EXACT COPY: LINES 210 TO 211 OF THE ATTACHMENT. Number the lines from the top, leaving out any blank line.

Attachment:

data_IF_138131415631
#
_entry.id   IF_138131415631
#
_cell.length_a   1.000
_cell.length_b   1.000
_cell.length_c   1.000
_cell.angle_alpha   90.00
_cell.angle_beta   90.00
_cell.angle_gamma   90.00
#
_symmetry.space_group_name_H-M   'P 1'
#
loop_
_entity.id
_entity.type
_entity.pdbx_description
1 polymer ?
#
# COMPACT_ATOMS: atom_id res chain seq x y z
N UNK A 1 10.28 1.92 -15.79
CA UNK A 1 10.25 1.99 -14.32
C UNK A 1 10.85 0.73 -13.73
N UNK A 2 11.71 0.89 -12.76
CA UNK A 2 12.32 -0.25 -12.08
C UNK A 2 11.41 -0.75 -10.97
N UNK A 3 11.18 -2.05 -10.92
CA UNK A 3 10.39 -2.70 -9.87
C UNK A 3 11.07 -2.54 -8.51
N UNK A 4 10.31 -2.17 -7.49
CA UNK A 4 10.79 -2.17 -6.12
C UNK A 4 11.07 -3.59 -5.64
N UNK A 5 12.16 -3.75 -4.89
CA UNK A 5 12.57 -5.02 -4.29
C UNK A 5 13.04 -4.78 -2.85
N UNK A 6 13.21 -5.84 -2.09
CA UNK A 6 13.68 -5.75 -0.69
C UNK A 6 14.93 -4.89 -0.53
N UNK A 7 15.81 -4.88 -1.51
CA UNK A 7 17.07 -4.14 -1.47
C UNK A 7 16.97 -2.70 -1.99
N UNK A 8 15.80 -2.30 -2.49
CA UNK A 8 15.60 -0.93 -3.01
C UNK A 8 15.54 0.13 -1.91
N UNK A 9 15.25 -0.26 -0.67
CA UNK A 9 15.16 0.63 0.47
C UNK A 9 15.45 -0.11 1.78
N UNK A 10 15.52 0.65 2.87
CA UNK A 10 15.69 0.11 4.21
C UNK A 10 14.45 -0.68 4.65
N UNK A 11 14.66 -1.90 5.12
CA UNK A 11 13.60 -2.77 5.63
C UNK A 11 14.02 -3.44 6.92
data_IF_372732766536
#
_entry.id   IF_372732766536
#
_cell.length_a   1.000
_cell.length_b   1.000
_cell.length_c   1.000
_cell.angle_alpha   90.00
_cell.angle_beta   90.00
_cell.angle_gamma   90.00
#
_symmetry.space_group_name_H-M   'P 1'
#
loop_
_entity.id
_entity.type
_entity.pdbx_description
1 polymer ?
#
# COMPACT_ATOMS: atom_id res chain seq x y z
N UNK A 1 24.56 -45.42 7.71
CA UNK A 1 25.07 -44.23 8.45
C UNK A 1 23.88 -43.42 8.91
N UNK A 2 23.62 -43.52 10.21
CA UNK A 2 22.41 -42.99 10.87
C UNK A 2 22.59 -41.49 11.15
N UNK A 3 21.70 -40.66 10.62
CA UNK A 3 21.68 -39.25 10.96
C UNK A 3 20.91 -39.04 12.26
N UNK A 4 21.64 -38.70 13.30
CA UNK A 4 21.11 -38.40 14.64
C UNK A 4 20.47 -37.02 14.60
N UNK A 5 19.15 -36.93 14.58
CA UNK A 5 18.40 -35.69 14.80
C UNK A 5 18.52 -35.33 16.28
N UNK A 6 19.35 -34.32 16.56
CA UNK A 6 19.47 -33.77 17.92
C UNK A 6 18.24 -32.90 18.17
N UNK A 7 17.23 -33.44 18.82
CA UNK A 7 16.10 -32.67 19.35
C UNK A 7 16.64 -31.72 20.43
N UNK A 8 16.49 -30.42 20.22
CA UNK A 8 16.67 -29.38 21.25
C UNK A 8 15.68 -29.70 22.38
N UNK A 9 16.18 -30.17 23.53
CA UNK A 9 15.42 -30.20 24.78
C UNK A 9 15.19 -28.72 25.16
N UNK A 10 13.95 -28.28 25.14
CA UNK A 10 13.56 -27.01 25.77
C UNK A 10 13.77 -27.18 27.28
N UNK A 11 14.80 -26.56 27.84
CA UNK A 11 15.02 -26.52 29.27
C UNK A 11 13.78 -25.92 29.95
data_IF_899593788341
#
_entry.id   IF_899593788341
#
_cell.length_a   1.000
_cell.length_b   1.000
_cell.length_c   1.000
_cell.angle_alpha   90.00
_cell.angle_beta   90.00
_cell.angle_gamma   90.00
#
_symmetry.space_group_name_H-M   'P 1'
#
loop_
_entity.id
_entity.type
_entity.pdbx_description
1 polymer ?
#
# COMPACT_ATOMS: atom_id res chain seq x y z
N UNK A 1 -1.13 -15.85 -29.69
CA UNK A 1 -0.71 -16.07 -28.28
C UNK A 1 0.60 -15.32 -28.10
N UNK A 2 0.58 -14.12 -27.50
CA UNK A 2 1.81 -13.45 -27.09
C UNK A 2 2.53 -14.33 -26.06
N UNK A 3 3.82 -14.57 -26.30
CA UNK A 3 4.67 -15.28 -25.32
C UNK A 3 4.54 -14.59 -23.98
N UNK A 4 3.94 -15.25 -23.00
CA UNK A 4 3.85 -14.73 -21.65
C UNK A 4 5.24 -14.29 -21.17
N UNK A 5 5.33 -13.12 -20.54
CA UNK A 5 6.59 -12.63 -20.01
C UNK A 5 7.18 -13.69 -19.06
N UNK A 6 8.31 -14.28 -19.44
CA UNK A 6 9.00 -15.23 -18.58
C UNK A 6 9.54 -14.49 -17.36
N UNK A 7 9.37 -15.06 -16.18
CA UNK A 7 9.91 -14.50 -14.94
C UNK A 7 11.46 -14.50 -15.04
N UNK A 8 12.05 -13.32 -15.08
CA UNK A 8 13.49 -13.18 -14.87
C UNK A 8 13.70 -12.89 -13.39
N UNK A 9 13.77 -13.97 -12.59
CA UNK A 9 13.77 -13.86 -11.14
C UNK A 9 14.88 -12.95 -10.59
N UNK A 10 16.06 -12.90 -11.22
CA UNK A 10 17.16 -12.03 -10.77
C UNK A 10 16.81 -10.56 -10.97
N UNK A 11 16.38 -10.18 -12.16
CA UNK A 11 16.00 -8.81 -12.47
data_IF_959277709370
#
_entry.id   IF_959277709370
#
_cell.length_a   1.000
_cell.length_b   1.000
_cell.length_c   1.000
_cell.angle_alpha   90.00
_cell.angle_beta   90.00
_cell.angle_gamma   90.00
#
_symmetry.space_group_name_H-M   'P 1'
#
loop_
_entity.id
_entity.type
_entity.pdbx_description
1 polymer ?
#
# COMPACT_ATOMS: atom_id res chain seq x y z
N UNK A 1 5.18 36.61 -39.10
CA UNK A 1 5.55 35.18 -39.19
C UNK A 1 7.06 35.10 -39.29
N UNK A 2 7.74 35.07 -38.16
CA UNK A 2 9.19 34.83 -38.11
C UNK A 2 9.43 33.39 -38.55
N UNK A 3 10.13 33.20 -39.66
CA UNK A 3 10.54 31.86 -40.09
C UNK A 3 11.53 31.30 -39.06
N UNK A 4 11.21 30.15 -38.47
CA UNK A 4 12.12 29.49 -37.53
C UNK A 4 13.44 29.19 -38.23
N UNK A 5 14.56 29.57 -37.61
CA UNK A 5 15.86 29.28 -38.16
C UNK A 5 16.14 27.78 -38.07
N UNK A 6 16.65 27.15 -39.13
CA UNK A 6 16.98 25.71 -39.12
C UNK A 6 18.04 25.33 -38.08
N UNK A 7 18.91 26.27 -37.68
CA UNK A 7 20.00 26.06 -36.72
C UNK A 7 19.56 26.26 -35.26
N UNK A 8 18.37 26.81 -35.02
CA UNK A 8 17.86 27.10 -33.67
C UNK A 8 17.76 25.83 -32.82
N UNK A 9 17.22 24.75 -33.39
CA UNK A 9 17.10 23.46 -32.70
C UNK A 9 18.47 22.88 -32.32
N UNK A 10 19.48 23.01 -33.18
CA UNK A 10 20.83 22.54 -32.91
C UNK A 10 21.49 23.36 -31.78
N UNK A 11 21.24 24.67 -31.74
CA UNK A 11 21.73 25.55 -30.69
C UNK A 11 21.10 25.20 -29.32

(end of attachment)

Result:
CA UNK A 11 21.73 25.55 -30.69
C UNK A 11 21.10 25.20 -29.32